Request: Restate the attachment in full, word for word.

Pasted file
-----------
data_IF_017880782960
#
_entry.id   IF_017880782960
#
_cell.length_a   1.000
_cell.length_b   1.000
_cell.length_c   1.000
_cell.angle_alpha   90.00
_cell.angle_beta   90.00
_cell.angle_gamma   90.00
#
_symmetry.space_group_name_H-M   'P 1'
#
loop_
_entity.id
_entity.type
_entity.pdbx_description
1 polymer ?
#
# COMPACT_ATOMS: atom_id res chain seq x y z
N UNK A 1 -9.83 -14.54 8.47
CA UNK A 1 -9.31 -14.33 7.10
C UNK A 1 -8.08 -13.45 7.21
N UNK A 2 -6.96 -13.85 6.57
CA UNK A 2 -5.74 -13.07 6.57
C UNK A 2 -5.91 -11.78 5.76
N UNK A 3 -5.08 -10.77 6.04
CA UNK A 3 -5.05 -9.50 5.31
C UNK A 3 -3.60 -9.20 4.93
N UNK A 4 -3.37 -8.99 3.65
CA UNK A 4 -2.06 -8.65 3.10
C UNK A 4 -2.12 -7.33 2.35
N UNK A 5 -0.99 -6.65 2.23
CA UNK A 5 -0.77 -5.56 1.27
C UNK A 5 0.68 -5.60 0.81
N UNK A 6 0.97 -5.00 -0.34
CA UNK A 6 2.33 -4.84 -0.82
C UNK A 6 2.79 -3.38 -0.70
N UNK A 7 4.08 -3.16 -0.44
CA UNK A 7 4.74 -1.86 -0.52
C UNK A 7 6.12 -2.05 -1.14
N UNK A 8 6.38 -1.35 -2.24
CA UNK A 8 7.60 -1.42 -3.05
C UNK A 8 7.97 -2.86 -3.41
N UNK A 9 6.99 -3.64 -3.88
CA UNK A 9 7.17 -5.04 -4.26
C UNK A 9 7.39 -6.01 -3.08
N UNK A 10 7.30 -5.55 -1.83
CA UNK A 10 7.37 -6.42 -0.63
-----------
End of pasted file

data_IF_017880782960
#
_entry.id   IF_017880782960
#
_cell.length_a   1.000
_cell.length_b   1.000
_cell.length_c   1.000
_cell.angle_alpha   90.00
_cell.angle_beta   90.00
_cell.angle_gamma   90.00
#
_symmetry.space_group_name_H-M   'P 1'
#
loop_
_entity.id
_entity.type
_entity.pdbx_description
1 polymer ?
#
# COMPACT_ATOMS: atom_id res chain seq x y z
N UNK A 1 -9.83 -14.54 8.47
CA UNK A 1 -9.31 -14.33 7.10
C UNK A 1 -8.08 -13.45 7.21
N UNK A 2 -6.96 -13.85 6.57
CA UNK A 2 -5.74 -13.07 6.57
C UNK A 2 -5.91 -11.78 5.76
N UNK A 3 -5.08 -10.77 6.04
CA UNK A 3 -5.05 -9.50 5.31
C UNK A 3 -3.60 -9.20 4.93
N UNK A 4 -3.37 -8.99 3.65
CA UNK A 4 -2.06 -8.65 3.10
C UNK A 4 -2.12 -7.33 2.35
N UNK A 5 -0.99 -6.65 2.23
CA UNK A 5 -0.77 -5.56 1.27
C UNK A 5 0.68 -5.60 0.81
N UNK A 6 0.97 -5.00 -0.34
CA UNK A 6 2.33 -4.84 -0.82
C UNK A 6 2.79 -3.38 -0.70
N UNK A 7 4.08 -3.16 -0.44
CA UNK A 7 4.74 -1.86 -0.52
C UNK A 7 6.12 -2.05 -1.14
N UNK A 8 6.38 -1.35 -2.24
CA UNK A 8 7.60 -1.42 -3.05
C UNK A 8 7.97 -2.86 -3.41
N UNK A 9 6.99 -3.64 -3.88
CA UNK A 9 7.17 -5.04 -4.26
C UNK A 9 7.39 -6.01 -3.08
N UNK A 10 7.30 -5.55 -1.83
CA UNK A 10 7.37 -6.42 -0.63